George Lawton Of Canada

Written by: Leo Lawton

On February 27th I wrote a little about Sylvester A Lawton of Lyme, Jefferson County, New York being hung for his participation in the Battle of the Windmill during the Patriot War in Canada. Here is a bit more about another Lawton, also caught up in the Patriot War, from a different perspective.

George Lawton was born August 27, 1786 in Staley Wood, Greater Manchester, Lancashire, England. About 1810 George married Mary Wolley. They had four children before sailing across the Atlantic about 1817. About 1818 the family left the Philadelphia area to settle in Upper Canada along the shore of Lake Erie near what is now Dexter. Their original homestead was gradually disappearing into Lake Erie so by 1830 George was trying to save money to purchase another farm for the family which now numbered eight children.

The Upper Canada government was an entrenched group considered by the general population to be nearly dictators. George became one of several outspoken reformers, supporting the cause of William Lyon Mackenzie. Open rebellion was undertaken but quickly defeated, and Mackenzie and others escaped to the United States. A warrant for the arrest of George Lawton was issued. In December 1837 he rode a horse due west for two days until he arrived at the St. Clair River. Leaving the horse behind, George crossed the river into the United States on foot, not knowing if he would ever see his family again. In the next two months 15 and a 12 year old sons died leaving Mary with a loss of three of her men in a three month period.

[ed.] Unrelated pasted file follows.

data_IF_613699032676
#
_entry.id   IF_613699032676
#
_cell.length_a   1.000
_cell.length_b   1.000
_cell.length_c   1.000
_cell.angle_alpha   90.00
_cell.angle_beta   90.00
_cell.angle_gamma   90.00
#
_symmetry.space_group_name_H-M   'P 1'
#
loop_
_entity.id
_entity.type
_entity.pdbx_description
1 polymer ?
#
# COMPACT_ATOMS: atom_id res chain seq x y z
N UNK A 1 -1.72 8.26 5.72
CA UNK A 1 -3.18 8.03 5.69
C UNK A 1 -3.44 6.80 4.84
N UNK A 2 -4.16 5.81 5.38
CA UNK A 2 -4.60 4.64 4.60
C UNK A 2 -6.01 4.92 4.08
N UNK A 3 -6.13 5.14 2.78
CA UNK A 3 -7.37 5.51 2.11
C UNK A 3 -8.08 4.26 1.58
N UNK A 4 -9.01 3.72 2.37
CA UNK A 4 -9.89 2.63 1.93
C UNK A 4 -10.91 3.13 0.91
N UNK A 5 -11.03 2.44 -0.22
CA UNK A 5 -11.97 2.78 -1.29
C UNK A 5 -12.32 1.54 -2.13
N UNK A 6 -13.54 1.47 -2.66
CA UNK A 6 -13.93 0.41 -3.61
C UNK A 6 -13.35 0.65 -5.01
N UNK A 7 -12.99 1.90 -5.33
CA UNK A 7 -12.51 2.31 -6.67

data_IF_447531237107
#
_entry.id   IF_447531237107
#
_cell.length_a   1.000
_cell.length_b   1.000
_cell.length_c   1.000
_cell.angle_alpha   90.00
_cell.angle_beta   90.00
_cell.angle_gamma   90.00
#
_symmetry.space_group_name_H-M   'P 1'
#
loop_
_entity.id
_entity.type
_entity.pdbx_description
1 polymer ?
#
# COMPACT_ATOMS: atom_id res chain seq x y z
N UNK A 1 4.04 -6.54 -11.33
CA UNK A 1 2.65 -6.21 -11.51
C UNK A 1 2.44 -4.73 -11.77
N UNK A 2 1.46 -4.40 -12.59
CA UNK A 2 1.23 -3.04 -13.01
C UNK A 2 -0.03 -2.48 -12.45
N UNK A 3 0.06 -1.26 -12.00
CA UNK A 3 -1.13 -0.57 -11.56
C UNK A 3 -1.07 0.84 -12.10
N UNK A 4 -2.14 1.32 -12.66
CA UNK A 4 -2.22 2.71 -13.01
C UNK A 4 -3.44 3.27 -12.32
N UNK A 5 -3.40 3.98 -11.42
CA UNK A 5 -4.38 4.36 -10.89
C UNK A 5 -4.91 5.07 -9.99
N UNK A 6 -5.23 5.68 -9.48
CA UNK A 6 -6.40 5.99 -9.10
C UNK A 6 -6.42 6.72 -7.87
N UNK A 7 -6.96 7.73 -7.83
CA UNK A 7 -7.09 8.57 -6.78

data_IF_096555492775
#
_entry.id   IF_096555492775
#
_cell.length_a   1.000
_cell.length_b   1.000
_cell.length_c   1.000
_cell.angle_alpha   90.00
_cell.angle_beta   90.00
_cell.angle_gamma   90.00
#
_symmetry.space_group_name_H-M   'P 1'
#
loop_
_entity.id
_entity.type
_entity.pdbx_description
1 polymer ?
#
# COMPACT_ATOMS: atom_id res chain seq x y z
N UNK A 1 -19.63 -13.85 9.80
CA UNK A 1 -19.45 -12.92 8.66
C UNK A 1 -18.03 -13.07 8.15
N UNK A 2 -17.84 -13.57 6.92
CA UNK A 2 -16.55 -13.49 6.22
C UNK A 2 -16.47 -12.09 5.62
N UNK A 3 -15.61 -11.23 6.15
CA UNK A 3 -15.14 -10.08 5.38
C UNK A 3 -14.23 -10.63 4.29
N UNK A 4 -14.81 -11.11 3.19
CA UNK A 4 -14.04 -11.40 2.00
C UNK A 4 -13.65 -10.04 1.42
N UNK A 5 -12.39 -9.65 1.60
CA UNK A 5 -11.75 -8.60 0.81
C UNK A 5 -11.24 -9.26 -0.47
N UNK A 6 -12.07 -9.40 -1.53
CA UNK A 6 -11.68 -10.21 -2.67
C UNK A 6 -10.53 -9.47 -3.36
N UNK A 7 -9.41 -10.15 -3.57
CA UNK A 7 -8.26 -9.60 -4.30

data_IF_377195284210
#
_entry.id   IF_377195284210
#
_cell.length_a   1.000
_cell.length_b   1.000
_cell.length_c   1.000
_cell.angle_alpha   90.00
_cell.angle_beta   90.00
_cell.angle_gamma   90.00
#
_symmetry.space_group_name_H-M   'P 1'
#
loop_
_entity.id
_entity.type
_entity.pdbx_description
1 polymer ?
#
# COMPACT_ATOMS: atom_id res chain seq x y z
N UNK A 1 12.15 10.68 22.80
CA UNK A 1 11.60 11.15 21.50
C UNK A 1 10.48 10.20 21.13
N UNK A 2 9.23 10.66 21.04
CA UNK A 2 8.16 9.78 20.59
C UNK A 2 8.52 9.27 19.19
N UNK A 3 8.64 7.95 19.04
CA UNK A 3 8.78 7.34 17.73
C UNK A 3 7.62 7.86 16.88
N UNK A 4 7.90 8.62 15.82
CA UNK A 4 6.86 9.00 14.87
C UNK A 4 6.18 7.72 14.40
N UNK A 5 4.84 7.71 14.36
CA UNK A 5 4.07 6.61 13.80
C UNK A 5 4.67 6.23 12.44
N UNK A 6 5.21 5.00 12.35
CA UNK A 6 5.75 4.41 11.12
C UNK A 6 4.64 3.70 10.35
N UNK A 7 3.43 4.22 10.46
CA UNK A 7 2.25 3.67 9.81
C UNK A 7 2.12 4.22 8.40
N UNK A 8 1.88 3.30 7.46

As time passed an investigation was completed by Britain which substantially agreed with the program endorsed by the reformers to the dismay of the entrenched government. A formal pardon was issued by Queen Victoria to George Lawton on September 29, 1841, nearly four years after he had left Canada. He returned home after learning of his pardon to find that Mary and his remaining three sons had flourished on the farm. The previous year from the farm’s 160 improved acres of the 200 total acres, they had harvested 700 bushels of wheat, 150 bushels of oats, 100 bushels of peas, 200 bushels of corn, and 50 bushels of potatoes. They owned a hive of bees, 11 horses, 22 cattle, 4 sheep, and 70 hogs, placing them among the more substantial farmers of the area.

As a testament to hard work this farm is yet in the Lawton family today.